“Bonds will perform well as interest rates decline alongside economic decline,” says Jim. “Gold will remain strong as more countries look for ways to avoid U.S. economic sanctions and as central banks diversify away from dollars toward gold.”
Last, Jim says: “Moving cash to the sidelines is a prudent thing to do.”
One final note: Jim is seriously sticking his neck out, predicting “the war will last at least six more months, if not longer.” If he’s correct, the West, including the U.S. intelligence complex, will be utterly humiliated.
Apropos of “sidelined” cash: “The Federal Reserve has given U.S. banks a growing incentive to pay savers more interest,” says Paradigm’s retirement-and-income specialist Zach Scheidt.
“It can be hard to track and understand the day-to-day influence that the Fed has on interest rates,” he says. “Suffice it to say, it’s great news to finally get paid a reasonable return for parking some of your nest egg in a savings account.
“Here’s what you need to know…
- “Most savings accounts offered by U.S. banks are insured by the Federal Deposit Insurance Corporation (FDIC),” Zach says. “Whenever opening a new savings account I strongly encourage you to make sure that you confirm your account will be covered by FDIC insurance [which] will cover losses up to $250,000 in case of a bank failure
- “One of the best resources for savers is Bankrate.com. This site gives you a list of savings rates in your local area,” he says. “Just enter your ZIP code and how much you expect to save, and Bankrate will list the best rates available to you — along with any promotional details associated with the offers.
“In my home state of Georgia, I’ve seen several offers with an interest rate above 3.5%,” says Zach. “And with most savings accounts, you can pull your cash out anytime you want with no fees or penalties.
“Of course, I still love dividend plays that can offer similar yields with the potential for capital gains as well,” he says. “But in today’s challenging market, it makes sense to put some of your money in a safe FDIC-insured savings account.”
As part of a study published in November, three cannabis-industry associations bought marijuana products from 20 unlicensed businesses in New York City.
An independent lab “found the presence of potentially deadly E. coli, salmonella, heavy metals and pesticides in many products,” the New York Post says. “The lab results also found an example of THC levels more than twice as advertised — with gummy bears labeled at 100 mg of THC at one shop testing at 204.77 mg.”
“Aside from the health dangers of buying from illicit cannabis dealers,” The Post says, “the tremendous proliferation of the black-market stores and mobile trucks… threatens to undermine the newly licensed New York state cannabis operators obligated to follow the rules and pay higher taxes that boost the cost of their products.”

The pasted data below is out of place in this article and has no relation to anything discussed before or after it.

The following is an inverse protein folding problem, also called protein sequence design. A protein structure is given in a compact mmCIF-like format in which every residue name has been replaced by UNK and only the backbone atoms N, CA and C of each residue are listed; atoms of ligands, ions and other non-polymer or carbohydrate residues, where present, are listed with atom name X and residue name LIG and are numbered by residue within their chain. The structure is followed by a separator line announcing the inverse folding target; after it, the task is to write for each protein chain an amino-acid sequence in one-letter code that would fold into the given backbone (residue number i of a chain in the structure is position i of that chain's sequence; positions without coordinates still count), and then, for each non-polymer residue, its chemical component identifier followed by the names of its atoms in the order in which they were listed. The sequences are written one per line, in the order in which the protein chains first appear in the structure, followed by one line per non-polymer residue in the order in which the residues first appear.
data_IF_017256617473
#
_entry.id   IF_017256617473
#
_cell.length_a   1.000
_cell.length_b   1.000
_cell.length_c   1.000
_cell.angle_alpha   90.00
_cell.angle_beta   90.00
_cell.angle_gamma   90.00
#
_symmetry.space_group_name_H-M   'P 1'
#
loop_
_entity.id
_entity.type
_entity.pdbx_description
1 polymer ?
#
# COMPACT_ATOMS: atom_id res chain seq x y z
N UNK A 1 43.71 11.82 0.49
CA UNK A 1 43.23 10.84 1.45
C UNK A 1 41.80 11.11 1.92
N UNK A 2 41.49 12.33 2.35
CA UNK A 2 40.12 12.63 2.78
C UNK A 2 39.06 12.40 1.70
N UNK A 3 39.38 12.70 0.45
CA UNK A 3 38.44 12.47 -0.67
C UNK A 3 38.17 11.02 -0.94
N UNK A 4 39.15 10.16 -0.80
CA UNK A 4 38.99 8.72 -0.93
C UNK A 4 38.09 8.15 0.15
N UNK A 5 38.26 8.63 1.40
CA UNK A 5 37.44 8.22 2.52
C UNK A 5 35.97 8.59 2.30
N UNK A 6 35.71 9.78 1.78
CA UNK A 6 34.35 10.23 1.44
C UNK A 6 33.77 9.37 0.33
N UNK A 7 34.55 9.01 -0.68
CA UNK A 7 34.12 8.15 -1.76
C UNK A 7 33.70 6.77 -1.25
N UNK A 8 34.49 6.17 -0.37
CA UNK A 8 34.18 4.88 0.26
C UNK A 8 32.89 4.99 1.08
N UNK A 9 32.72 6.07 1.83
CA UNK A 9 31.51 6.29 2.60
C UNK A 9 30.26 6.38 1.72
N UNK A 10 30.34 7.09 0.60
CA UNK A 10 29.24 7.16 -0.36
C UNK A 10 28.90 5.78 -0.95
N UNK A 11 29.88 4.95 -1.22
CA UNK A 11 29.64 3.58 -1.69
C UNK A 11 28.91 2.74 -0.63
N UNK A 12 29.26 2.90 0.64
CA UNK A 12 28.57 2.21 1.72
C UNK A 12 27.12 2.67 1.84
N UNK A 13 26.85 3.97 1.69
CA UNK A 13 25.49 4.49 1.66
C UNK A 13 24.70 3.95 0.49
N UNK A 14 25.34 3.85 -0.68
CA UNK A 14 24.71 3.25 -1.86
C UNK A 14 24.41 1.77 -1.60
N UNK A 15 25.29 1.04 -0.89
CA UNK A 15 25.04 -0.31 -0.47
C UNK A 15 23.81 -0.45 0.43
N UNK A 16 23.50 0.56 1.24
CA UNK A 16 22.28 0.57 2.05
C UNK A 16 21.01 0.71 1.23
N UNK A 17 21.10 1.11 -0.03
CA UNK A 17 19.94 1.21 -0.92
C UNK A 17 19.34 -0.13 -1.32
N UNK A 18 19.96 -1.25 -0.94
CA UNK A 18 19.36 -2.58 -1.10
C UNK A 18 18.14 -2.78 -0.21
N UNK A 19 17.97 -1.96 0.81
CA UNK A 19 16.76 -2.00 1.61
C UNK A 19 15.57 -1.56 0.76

Yeah, about that: New York’s Office of Cannabis Management granted its first NYC license, out of 900 applicants, for recreational marijuana sales on Nov. 21, 2022 — some 20 months after recreational weed was legalized in the Empire State.
So at the time of the study, there was no legal-weed alternative in NYC. Hmm…
Now to the mailbag, where a reader commented on voting restrictions yesterday…
To wit, a longtime reader notes: “In Robert Heinlein’s novel Starship Troopers, the rights of a full citizen, to vote and hold public office, were not universally guaranteed.
“Those who did not perform federal service retained the rights of free speech and assembly, but could not vote or hold public office.”
Another reader admits: “Government contractors also have conflicted interests. Remember how efficiently contractors burned through taxpayer dollars during the Afghanistan caper?
“It’s embarrassing to have to say this since I am a contractor… but if I’m being honest, government contractors have incentives to enlarge the scope of their work, and the inflow of public cash. Whether limiting the vote would do any good is another question.”
Finally, on the matter, a reader adds: “If government employees were prohibited from voting, one could also argue that anyone who receives government benefits (Social Security, Medicare, Medicaid, etc.) should also be prevented from voting.”
The 5: Which would encompass our aged politicians — up to their veneered teeth in sweet government-pension largesse. But touché.
Onto the topic of Elon Musk… Free-speech champion or fraud?
“Musk bought Twitter and is taking measures the average owner or shareholder would not,” a reader praises. “He essentially took the lid off a simmering kettle of BS.
“But further information is needed to determine if Elon Musk’s actions match his claims for transparency. I am interested to know more about what Twitter management did to accommodate the Biden administration and family.
“The revelations have just gotten underway.”
That’s just a preview of numerous Elon Musk opinions we received, and we’ll feature more in tomorrow’s episode… Until then, take care!
The 5 Min. Forecast
P.S. At last check, the major U.S. stock indexes have been flailing today… The Dow’s holding up best, but still down about 1% to 33,615. Meanwhile, the S&P 500 is down 1.45% to 3,940 while the techie Nasdaq has shed about 2% market cap to 11,030.
As for commodities, oil is getting trounced; a barrel of WTI is selling off for $74.14. Precious metals, however, are faring some better, with gold up $3 to $1,784.20 per ounce and silver hanging out above $22.
Turning to the crypto market, Bitcoin is barely below $17,000 — at the time of writing — but Ethereum is down 0.50% to $1,250.